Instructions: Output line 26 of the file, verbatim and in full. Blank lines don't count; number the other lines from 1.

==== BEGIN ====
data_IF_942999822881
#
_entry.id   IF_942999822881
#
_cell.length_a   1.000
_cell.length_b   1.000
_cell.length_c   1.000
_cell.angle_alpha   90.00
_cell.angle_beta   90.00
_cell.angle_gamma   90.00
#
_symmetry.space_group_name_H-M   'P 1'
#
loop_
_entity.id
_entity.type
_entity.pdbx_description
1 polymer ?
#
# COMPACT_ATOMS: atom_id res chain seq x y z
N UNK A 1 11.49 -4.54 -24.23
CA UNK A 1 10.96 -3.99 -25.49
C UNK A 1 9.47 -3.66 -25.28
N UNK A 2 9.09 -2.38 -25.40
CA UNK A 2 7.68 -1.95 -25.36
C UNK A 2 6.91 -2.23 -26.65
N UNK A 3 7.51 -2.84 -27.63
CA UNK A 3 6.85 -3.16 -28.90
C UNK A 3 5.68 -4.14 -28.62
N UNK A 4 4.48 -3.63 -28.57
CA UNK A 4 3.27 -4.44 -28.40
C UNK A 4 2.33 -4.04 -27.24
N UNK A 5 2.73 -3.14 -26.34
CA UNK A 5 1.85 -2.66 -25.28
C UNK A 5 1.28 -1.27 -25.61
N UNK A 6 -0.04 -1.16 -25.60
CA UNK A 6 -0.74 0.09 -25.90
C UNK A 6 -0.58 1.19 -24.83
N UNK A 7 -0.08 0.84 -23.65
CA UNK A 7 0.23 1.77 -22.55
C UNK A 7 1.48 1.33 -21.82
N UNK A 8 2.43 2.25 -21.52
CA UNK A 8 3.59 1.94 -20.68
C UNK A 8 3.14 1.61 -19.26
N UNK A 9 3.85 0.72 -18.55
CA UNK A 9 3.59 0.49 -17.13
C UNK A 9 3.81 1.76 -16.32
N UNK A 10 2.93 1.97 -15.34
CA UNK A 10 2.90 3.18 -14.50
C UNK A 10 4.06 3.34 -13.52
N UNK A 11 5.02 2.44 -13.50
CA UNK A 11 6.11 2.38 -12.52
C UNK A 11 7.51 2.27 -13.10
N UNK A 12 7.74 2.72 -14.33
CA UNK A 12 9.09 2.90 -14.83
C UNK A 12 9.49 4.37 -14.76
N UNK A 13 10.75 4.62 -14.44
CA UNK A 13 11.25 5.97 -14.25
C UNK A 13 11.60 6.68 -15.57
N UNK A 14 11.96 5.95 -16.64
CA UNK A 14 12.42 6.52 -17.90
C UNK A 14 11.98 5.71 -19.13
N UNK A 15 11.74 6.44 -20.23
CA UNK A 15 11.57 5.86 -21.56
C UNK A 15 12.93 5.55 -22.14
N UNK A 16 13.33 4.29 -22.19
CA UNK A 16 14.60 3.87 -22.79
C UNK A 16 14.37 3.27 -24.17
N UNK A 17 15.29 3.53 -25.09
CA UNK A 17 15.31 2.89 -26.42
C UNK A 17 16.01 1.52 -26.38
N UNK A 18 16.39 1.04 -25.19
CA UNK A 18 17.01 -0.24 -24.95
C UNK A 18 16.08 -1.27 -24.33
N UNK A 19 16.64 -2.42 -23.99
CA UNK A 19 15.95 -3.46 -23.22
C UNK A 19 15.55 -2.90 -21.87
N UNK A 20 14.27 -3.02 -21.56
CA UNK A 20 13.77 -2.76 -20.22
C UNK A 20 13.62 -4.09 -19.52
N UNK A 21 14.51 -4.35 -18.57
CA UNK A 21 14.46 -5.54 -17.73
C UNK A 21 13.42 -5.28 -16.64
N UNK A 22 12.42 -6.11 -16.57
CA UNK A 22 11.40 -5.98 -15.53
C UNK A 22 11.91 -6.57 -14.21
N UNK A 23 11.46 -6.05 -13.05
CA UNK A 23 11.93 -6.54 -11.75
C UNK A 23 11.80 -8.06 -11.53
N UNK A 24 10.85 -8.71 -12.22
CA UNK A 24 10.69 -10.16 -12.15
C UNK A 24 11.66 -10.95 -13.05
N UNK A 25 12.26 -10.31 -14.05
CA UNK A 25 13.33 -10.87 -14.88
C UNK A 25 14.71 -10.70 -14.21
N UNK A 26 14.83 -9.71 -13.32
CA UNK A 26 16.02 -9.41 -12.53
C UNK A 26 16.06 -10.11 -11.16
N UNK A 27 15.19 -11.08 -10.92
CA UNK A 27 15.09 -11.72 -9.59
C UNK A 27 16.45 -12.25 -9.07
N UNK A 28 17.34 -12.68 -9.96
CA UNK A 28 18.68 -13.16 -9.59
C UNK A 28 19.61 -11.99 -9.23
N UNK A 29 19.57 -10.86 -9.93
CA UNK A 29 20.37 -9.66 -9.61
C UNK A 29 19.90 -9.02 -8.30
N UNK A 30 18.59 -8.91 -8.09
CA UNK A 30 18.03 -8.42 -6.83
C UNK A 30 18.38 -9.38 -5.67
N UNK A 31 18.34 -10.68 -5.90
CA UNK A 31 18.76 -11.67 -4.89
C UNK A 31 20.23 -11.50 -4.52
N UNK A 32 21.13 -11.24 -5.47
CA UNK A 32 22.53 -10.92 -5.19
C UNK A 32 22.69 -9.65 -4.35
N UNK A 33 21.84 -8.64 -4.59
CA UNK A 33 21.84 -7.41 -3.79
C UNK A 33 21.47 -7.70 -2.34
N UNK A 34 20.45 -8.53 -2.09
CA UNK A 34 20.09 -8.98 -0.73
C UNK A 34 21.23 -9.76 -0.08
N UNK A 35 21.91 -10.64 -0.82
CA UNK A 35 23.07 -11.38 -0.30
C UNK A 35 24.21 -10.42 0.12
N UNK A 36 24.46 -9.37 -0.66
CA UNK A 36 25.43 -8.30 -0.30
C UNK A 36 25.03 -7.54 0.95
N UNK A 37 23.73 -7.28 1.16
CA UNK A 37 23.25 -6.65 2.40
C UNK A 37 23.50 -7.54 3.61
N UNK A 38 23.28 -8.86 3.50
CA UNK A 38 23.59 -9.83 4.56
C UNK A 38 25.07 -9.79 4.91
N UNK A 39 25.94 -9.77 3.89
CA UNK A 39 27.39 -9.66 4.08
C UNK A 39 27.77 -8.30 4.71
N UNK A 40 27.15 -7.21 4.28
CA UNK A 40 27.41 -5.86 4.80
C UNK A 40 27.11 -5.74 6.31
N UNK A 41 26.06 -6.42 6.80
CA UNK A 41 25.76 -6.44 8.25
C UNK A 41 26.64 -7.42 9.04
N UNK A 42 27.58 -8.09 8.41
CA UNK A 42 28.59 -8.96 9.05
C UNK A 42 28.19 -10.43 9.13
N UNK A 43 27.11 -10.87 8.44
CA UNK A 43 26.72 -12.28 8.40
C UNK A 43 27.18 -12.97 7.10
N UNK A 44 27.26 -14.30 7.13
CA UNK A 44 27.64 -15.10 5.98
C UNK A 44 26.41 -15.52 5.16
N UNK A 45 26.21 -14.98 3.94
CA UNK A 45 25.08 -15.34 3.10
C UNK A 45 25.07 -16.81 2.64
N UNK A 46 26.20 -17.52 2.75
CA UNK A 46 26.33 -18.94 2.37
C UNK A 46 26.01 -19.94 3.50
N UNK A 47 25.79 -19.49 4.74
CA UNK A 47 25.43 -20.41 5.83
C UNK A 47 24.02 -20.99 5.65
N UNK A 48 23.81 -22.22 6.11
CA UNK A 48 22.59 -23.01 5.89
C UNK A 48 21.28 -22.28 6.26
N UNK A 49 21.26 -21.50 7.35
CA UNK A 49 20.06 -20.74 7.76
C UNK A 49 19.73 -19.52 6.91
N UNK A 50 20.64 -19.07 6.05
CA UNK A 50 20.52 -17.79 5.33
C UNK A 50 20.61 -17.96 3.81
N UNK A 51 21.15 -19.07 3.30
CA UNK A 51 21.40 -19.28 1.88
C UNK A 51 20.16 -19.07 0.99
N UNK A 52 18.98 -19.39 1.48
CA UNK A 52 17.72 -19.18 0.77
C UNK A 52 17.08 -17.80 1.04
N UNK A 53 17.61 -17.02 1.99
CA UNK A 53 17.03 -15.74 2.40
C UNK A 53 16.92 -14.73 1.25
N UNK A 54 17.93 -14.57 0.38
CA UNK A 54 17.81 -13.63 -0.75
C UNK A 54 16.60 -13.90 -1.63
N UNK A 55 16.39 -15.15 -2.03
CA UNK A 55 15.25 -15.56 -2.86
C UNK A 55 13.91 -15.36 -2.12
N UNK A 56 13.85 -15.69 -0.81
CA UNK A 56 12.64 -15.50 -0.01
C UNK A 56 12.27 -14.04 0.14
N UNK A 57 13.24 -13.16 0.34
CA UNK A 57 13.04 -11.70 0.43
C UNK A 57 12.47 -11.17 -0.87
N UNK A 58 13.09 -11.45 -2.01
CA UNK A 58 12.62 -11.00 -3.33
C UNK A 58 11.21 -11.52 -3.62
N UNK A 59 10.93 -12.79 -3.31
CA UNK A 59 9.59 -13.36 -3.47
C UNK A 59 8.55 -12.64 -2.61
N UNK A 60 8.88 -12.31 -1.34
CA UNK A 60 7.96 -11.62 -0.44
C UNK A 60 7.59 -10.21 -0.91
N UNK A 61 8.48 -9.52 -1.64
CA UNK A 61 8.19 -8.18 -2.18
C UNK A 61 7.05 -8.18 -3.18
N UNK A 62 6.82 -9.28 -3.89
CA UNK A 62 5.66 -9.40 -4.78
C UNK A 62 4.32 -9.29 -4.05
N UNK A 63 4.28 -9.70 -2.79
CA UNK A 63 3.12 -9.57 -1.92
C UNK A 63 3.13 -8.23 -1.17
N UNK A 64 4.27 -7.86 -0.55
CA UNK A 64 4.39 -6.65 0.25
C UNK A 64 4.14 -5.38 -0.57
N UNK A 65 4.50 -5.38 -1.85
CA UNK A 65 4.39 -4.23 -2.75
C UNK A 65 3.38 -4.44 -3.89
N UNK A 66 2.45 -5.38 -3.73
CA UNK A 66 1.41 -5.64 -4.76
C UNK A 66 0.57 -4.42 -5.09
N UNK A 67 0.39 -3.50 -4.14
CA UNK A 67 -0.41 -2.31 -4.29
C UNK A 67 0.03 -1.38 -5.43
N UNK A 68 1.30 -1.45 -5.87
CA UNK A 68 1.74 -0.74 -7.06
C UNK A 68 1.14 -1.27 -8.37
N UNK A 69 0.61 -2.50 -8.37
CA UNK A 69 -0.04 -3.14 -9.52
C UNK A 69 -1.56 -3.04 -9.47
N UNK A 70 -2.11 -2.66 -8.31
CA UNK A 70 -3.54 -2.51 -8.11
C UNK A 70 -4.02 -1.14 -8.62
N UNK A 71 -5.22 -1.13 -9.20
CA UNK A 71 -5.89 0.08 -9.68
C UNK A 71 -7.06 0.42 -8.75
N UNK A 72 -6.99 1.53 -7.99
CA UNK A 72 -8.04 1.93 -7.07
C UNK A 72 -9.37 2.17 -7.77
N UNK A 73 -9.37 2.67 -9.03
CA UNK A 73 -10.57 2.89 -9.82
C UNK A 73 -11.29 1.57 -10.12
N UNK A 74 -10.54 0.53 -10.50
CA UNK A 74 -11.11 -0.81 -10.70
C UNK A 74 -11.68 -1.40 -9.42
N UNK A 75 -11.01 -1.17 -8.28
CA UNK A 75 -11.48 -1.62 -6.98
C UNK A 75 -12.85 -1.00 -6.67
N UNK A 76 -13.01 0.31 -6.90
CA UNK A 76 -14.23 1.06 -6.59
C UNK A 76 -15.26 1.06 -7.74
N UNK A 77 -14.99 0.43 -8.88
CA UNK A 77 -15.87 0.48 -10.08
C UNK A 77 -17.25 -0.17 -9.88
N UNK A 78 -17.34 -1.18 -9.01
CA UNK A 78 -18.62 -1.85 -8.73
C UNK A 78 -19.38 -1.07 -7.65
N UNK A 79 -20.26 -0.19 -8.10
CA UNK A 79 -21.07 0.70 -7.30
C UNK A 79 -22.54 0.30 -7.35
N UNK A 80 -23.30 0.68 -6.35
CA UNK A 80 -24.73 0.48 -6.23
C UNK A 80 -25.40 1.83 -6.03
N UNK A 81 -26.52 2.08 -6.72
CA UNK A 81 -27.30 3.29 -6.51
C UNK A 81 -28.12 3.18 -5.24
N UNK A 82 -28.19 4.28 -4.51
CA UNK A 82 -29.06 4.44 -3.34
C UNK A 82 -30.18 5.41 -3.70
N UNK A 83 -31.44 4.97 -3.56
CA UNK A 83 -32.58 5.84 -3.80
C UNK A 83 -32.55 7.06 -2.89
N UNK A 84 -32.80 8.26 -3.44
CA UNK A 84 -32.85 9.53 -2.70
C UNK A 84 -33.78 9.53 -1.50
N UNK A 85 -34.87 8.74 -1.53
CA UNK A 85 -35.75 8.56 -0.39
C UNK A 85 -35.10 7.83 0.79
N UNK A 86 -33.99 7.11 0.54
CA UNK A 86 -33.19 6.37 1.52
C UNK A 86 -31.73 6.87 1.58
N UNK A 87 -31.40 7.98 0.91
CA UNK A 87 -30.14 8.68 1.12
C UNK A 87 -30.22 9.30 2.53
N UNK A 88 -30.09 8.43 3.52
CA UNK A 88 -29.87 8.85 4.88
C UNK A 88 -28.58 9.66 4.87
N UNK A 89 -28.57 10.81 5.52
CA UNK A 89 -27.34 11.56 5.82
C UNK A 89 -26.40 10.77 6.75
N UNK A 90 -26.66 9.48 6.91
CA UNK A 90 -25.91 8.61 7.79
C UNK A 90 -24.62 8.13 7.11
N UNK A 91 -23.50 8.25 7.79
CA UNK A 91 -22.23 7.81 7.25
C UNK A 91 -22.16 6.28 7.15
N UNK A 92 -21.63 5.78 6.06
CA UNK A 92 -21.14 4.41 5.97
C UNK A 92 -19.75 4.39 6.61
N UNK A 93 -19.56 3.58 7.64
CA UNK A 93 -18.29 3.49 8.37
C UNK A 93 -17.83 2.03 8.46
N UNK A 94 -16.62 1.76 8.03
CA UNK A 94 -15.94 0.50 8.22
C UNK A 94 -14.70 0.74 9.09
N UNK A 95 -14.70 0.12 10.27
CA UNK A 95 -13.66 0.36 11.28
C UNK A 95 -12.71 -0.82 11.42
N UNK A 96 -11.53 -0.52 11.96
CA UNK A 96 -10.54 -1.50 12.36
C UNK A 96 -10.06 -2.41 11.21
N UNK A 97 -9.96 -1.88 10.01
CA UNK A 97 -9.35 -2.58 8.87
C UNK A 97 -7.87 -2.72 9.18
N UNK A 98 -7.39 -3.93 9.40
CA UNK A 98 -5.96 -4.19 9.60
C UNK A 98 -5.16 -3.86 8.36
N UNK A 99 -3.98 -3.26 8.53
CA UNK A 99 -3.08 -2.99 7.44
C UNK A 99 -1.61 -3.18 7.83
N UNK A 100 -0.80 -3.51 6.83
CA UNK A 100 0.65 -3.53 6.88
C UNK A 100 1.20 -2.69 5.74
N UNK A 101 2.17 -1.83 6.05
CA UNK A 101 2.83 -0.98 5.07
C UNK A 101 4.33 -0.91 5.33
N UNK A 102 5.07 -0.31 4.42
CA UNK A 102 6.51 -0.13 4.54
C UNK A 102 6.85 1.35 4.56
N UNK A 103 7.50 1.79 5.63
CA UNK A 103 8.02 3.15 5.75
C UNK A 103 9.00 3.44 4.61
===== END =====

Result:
C UNK A 2 6.91 -2.23 -26.65